The Boat, A Bristol Channel Cutter 28

adapted from

The Bristol Channel Cutter 28 represents a pinnacle of ruggedness and practicality while retaining respectable performance in a small package. Few boats can take the abuse of extended voyaging as well as the Bristol Channel Cutter and  it’s  achieved somewhat of a cult following among a select group of small boat adventurers, and cruisers.

Lyle Hess’ designs were popularized by Lin and Larry Pardey and their series of cruising books.  Through the magic of books and articles written by the Pardeys, an interest in small boat voyaging emerged with the famous Pardey tagline “go small, go simple, go now”. The Bristol Channel Cutter 28 was created in answer to sailors wanting a “Pardey” style boat in fiberglass. The boats were built by the Sam L. Morse Company, the first hull was launched in 1975. The molds have recently been sold to Cape George Marine Works, where production continues.

Lyle based his design on workboats that were heavy in displacement, long in waterline with wineglass sections and hard bilges. Their rigs carried lots of canvas, they’d lug a lot of cargo, and could sail fast on all points of sail. Among the endearing features for this long distance sailor are huge stowage, a sensible layout and a proven track record. Besides the Pardey’s Serrafyn and Teleisin’s well known 40,000 mile circumnavigation and five passages of the potentially treacherous Tasman Sea, a Bristol Channel Cutter was first in the Newport to Ensenada Race of 1978, and first in class in 1979.

Upon first glance you’ll notice the long bowsprit, together with the bumpkin, she  can carry an immense amount of canvas for her displacement. A peek under her waterline reveals lines that look conservative and traditional. There’s the familiar wineglass section profiles and a full keel that’s missing the popular forefoot cutaway that many designers employ to improve nimbleness and reduce drag. Yet on closer inspection performance tweaks can be found. A fine bow entry coupled with maximum beam quite far aft is good for close windedness and flat sections with minimal deadrise aft aid righting efforts when heeled over under sail.

The Bristol Channel Cutter layout has been thoughtfully designed to the minute details. On this boat all berths are seagoing. There’s four of them, two settees, a pilot berth, and the all important quarter berth. Stowage is abundant and everywhere. In short a long distance voyager’s dream.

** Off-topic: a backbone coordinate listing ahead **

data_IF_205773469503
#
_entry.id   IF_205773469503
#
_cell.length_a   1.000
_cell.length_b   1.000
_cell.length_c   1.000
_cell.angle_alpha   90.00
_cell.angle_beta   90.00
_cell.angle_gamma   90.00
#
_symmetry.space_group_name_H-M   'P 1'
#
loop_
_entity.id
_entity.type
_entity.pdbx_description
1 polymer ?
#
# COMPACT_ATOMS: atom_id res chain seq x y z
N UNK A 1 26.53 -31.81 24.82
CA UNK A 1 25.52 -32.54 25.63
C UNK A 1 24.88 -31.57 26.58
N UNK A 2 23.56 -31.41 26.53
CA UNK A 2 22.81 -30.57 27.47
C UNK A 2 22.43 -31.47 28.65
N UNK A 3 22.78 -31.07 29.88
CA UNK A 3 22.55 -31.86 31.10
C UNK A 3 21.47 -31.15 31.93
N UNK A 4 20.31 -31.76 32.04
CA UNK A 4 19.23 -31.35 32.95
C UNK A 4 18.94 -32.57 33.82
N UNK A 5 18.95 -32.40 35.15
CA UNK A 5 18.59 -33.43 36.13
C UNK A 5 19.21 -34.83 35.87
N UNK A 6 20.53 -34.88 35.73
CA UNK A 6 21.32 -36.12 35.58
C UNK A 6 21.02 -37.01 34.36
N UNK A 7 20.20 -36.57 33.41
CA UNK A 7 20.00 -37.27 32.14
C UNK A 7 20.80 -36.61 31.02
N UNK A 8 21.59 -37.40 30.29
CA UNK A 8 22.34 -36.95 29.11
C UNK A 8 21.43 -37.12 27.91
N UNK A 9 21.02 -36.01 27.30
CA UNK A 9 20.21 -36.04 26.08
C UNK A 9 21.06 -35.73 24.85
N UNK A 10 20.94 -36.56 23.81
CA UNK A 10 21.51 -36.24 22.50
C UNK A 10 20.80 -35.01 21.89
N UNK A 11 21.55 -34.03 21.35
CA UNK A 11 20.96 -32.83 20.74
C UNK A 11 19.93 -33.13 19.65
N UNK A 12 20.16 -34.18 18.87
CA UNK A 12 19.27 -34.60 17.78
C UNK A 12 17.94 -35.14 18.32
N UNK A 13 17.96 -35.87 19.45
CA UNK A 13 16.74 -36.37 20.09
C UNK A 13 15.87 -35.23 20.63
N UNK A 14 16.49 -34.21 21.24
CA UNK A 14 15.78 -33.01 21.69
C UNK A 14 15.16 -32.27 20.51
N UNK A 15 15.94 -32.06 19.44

Here’s a brief video tour of the interior!

You can learn more about Elizabeth, the Bristol Channel Cutter used for One Simple Question at Ben’s blog:

Other resources:
» Lyle Hess: A Profile by Chuck Malseed, a historic look at his work, Cruising World Magazine Feb, 1977.
» The Bristol Channel Cutter on the official Cape George Cutters website.
» Bristol Channel Cutter Review by Jack Horner,
» Bristol Channel Cutter Review by, Aug 2000

Designer: Lyle C. Hess
Length, Overall 37′ 9″
Length on Deck 28′ 1″
Length, Waterline 26′ 3″
Beam 10′ 1″
Draft 4′ 10″
Displacement 14,000 lbs.
Ballast, Solid Lead 4,600 lbs.
Total Sail Area 637 sq. ft.
Headroom 6′ 1″
Water 70 US Gallons
Fuel 45 US Gallons
Waste 12 US Gallons
Range Of Positive Stability up to 133 degrees
Immersion Factor 900 lbs per inch of immersion
Capsize Screen 1.67
Hull Speed 6.92 Knots
Sail Area to Displacement Ratio 18.53
Displacement To Length Ratio 347
Hull Strength 25,000 psi at the waterline
1 Comment Post a comment
  1. Nov 28 2015

    Hey guys,

    I’m one of those middle aged dudes that dropped out of sailing for a long stretch to raise a family and build a business. Anyway it is so cool to see many young couples making a go at professional sailing. The concept of going pro was sort of pre-reality back when I was in my early 20’s so I made an office job out of it as a naval architect. After much water under my keel I have just now reached a point where I have bought a “new” old boat and am starting to get back out there again.

    I am one of those people that no longer have a DVD player and am wondering of you have your film up on Vimeo where it can be purchased and downloaded? I did this recently for one of the Pardey’s films and it worked great. This is something you may want to look into as it will help boost your film sales.

    Hope to meet you someday soon.


    Tony Gagliardo


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